Hand Axes: what for?

Experiments by athletes expert at discus-throwing, organized by Eileen O'Brien, have suggested that the hand axe also had some interesting aerodynamic properties:

The hand axe demonstrated a propensity to land on edge when thrown overhand or discus-style, a tendency to land point first, and a potential for distant and accurate impact. Its overall shape minimizes the effects of resistance while in flight, as well as at impact. This is not true of an unshaped stone or a spheroid, for example. And despite its sharp edge, the hand axe could be launched without a safe handhold. The only apparent limitations to the hand axe's use as a projectile weapon are the strength, coordination, and skill of the thrower.

It may well be that the so-called hand axe was a specially sharpened stone missile - a specially made "throwing stone" just as the boomerang was a specially made "throwing stick". Eileen O'Brien was a research student at the time she came up with this brilliant idea. The idea was subsequently taken up by W H Calvin, but not seriously pursued, his speciality being neuroscience. No one else seems to have seriously pursued it and there has been some active opposition (see link).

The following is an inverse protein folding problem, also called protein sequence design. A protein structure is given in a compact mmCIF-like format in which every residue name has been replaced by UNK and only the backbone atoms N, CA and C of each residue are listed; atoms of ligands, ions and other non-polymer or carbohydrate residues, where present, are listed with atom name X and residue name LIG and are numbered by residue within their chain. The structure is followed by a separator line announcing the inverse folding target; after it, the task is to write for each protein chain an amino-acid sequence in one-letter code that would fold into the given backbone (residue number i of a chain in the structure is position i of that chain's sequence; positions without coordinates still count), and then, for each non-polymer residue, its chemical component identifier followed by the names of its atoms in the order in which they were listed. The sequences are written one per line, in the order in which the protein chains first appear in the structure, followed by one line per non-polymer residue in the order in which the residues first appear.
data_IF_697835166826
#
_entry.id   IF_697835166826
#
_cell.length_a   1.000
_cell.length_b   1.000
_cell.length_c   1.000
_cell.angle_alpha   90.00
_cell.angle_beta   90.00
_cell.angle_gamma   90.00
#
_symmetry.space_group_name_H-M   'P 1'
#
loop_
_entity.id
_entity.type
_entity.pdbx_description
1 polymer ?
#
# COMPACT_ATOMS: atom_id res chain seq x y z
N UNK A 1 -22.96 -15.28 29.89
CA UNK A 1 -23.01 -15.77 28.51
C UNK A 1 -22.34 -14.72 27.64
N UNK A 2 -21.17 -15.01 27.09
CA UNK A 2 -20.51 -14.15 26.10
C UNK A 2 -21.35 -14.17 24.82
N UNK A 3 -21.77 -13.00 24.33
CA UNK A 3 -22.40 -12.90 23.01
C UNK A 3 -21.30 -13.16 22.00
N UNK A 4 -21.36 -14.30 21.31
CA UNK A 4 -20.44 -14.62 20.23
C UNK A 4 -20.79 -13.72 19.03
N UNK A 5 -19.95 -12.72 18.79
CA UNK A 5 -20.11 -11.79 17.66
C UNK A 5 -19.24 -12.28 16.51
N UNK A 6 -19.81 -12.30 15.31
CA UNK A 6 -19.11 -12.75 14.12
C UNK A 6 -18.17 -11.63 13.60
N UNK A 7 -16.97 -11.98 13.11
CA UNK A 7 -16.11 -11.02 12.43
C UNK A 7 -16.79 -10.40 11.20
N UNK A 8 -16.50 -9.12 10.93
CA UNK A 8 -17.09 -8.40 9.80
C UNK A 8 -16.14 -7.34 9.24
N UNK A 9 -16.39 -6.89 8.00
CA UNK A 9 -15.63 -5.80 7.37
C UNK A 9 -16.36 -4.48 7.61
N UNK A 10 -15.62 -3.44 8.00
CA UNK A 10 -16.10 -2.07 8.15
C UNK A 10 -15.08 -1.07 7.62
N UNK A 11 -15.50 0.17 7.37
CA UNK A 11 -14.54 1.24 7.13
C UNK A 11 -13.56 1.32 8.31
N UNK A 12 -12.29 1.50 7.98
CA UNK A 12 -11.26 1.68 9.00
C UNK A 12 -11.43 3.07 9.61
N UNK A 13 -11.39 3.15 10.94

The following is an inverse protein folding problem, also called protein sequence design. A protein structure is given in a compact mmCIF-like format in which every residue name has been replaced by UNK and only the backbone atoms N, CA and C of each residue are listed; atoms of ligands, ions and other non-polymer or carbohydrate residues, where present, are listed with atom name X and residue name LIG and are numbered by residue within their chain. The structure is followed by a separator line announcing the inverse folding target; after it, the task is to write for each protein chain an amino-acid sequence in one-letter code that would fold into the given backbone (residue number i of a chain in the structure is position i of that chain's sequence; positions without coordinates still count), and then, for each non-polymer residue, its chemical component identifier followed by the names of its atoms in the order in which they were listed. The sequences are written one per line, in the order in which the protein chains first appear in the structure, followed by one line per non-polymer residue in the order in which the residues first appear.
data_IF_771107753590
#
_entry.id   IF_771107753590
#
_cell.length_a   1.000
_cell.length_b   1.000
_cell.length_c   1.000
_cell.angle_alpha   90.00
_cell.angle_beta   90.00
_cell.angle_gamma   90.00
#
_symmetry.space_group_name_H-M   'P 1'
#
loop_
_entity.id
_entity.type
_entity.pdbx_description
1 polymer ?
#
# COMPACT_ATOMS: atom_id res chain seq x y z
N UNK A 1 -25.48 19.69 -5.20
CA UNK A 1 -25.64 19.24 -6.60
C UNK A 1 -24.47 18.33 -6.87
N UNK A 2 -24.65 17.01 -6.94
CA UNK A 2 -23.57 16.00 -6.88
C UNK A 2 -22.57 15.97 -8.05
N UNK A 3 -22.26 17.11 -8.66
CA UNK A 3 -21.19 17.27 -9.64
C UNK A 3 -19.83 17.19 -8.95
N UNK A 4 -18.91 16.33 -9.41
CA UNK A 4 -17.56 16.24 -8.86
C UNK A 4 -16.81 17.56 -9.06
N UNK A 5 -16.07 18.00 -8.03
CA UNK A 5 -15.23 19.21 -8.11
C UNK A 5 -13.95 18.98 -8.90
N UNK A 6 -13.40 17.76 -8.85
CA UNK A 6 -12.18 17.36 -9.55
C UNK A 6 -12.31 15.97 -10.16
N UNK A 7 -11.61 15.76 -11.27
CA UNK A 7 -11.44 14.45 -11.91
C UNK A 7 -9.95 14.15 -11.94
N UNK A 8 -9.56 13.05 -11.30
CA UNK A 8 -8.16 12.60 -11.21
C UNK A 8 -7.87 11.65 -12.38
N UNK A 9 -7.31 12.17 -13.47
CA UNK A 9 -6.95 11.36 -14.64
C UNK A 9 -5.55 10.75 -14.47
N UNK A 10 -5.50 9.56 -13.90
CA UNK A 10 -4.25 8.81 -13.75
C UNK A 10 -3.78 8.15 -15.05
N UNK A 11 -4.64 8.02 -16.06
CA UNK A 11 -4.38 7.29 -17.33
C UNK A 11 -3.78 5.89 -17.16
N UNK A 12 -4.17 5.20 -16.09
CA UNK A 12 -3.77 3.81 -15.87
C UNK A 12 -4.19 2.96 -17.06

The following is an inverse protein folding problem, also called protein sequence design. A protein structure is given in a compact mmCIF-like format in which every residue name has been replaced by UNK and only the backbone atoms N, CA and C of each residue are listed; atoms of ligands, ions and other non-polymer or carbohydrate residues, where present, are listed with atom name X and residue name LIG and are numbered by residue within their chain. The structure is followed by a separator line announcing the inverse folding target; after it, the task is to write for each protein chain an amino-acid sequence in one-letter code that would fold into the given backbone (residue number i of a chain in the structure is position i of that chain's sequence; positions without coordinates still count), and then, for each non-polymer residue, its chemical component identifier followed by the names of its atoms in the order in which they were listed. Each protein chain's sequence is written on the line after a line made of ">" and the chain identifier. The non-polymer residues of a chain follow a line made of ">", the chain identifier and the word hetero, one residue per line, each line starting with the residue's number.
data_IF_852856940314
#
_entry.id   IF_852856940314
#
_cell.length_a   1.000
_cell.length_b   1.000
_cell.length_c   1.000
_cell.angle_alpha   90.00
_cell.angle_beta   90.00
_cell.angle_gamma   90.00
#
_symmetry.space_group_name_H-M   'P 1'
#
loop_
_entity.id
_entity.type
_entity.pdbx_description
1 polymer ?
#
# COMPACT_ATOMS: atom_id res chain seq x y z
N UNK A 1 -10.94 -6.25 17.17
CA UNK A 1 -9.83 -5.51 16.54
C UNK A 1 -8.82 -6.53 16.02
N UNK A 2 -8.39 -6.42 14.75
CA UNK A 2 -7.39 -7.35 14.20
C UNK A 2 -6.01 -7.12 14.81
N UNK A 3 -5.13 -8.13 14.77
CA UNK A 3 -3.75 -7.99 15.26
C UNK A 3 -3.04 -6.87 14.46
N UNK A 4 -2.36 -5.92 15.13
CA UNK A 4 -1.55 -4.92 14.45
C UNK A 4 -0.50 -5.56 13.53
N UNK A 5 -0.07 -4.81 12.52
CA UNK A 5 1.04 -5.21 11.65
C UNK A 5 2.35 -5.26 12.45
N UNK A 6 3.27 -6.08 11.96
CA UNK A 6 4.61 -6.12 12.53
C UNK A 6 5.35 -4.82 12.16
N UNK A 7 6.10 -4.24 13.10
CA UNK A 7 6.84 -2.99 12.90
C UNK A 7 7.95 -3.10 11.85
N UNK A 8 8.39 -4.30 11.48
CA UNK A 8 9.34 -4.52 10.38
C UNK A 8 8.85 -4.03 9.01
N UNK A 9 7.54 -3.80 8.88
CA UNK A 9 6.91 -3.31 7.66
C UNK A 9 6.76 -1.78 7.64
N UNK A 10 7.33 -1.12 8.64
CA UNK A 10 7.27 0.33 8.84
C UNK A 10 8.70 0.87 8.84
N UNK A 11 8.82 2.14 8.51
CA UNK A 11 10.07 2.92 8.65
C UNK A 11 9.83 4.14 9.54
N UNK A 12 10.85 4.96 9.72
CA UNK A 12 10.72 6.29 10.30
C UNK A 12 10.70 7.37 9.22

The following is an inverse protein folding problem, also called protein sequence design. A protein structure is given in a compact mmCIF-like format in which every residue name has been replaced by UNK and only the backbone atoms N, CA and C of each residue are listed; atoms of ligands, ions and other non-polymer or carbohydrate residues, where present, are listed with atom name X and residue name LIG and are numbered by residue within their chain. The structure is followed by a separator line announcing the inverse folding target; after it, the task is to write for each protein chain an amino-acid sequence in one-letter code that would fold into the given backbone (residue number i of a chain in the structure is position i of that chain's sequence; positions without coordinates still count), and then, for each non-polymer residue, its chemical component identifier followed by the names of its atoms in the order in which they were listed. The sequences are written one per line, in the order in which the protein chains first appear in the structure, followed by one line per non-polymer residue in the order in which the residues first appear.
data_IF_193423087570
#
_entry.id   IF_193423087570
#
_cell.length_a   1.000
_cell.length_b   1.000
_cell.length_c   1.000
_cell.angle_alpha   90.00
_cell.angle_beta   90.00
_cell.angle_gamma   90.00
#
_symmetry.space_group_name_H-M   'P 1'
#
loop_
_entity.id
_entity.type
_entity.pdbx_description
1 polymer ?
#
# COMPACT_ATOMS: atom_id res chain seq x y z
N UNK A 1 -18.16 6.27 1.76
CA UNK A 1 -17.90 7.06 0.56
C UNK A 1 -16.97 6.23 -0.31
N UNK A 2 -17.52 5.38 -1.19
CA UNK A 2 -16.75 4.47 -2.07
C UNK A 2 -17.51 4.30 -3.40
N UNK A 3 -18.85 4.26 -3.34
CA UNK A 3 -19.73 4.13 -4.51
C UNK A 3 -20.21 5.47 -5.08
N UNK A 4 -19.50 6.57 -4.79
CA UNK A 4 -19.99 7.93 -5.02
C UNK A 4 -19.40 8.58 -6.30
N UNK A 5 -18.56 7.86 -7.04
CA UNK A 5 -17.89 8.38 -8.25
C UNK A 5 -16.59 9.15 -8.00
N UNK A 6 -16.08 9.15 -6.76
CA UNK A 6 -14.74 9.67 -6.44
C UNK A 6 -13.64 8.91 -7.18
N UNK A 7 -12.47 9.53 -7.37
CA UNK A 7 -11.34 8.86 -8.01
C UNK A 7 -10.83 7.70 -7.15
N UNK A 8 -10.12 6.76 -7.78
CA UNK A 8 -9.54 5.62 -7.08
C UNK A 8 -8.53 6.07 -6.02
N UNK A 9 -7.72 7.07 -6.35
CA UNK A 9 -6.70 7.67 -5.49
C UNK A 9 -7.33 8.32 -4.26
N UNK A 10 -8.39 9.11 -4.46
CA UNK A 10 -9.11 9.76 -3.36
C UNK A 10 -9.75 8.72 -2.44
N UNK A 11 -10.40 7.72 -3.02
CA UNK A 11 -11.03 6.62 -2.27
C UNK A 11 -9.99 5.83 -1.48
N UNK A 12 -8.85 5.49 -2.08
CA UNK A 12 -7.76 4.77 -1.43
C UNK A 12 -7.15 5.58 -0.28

No one has thought of a better use for the handaxe. If it was intended primarily as a hand-held cutting tool, it would have been perverse to make a sharp edge all round it. And if we assume as I do that pre-human bipeds fought their enemies by throwing stones and we also know (as we do) that they learned the ability to shape stones, it would be surprising if they had not improved on nature by making specialised stone missiles of some sort. No other surviving artifact answers this description as well as the handaxe. Of course they were so commonly available (many thousands have been found) that they may sometimes have served the purpose of a cutting tool as well.

A version of Eileen O'Brien's paper is at this link .